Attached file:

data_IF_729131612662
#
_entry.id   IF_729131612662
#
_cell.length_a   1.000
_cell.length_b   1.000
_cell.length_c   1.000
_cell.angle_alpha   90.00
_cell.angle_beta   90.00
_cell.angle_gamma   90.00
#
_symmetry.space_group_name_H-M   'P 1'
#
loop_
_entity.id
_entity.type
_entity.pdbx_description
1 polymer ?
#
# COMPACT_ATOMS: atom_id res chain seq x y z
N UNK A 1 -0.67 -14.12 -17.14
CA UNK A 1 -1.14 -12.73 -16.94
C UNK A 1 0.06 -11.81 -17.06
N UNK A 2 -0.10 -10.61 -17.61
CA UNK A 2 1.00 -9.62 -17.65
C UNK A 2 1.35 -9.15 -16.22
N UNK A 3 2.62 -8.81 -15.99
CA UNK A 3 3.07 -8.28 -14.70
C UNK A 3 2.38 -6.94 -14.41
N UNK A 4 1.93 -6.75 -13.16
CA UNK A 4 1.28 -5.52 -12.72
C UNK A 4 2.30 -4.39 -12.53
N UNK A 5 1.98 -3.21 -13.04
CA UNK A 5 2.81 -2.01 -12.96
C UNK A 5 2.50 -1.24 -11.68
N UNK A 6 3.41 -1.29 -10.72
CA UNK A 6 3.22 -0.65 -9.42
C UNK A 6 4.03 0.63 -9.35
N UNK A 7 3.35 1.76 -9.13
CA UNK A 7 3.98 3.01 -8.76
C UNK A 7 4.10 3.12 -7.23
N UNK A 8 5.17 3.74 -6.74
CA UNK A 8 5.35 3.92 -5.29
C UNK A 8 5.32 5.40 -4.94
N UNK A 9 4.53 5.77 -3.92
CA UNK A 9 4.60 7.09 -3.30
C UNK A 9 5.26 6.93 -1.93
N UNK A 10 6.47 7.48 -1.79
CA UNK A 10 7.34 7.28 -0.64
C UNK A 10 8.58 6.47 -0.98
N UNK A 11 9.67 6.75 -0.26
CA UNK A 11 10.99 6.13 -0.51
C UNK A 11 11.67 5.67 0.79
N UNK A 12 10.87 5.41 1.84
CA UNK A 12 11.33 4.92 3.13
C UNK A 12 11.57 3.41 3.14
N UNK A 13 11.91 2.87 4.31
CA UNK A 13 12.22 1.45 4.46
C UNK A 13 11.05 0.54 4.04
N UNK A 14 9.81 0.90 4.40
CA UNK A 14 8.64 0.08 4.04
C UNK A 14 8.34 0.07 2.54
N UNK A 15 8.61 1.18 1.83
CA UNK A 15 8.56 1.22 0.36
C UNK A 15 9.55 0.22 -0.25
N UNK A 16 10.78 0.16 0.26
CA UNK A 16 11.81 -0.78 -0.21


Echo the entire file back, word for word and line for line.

data_IF_729131612662
#
_entry.id   IF_729131612662
#
_cell.length_a   1.000
_cell.length_b   1.000
_cell.length_c   1.000
_cell.angle_alpha   90.00
_cell.angle_beta   90.00
_cell.angle_gamma   90.00
#
_symmetry.space_group_name_H-M   'P 1'
#
loop_
_entity.id
_entity.type
_entity.pdbx_description
1 polymer ?
#
# COMPACT_ATOMS: atom_id res chain seq x y z
N UNK A 1 -0.67 -14.12 -17.14
CA UNK A 1 -1.14 -12.73 -16.94
C UNK A 1 0.06 -11.81 -17.06
N UNK A 2 -0.10 -10.61 -17.61
CA UNK A 2 1.00 -9.62 -17.65
C UNK A 2 1.35 -9.15 -16.22
N UNK A 3 2.62 -8.81 -15.99
CA UNK A 3 3.07 -8.28 -14.70
C UNK A 3 2.38 -6.94 -14.41
N UNK A 4 1.93 -6.75 -13.16
CA UNK A 4 1.28 -5.52 -12.72
C UNK A 4 2.30 -4.39 -12.53
N UNK A 5 1.98 -3.21 -13.04
CA UNK A 5 2.81 -2.01 -12.96
C UNK A 5 2.50 -1.24 -11.68
N UNK A 6 3.41 -1.29 -10.72
CA UNK A 6 3.22 -0.65 -9.42
C UNK A 6 4.03 0.63 -9.35
N UNK A 7 3.35 1.76 -9.13
CA UNK A 7 3.98 3.01 -8.76
C UNK A 7 4.10 3.12 -7.23
N UNK A 8 5.17 3.74 -6.74
CA UNK A 8 5.35 3.92 -5.29
C UNK A 8 5.32 5.40 -4.94
N UNK A 9 4.53 5.77 -3.92
CA UNK A 9 4.60 7.09 -3.30
C UNK A 9 5.26 6.93 -1.93
N UNK A 10 6.47 7.48 -1.79
CA UNK A 10 7.34 7.28 -0.64
C UNK A 10 8.58 6.47 -0.98
N UNK A 11 9.67 6.75 -0.26
CA UNK A 11 10.99 6.13 -0.51
C UNK A 11 11.67 5.67 0.79
N UNK A 12 10.87 5.41 1.84
CA UNK A 12 11.33 4.92 3.13
C UNK A 12 11.57 3.41 3.14
N UNK A 13 11.91 2.87 4.31
CA UNK A 13 12.22 1.45 4.46
C UNK A 13 11.05 0.54 4.04
N UNK A 14 9.81 0.90 4.40
CA UNK A 14 8.64 0.08 4.04
C UNK A 14 8.34 0.07 2.54
N UNK A 15 8.61 1.18 1.83
CA UNK A 15 8.56 1.22 0.36
C UNK A 15 9.55 0.22 -0.25
N UNK A 16 10.78 0.16 0.26
CA UNK A 16 11.81 -0.78 -0.21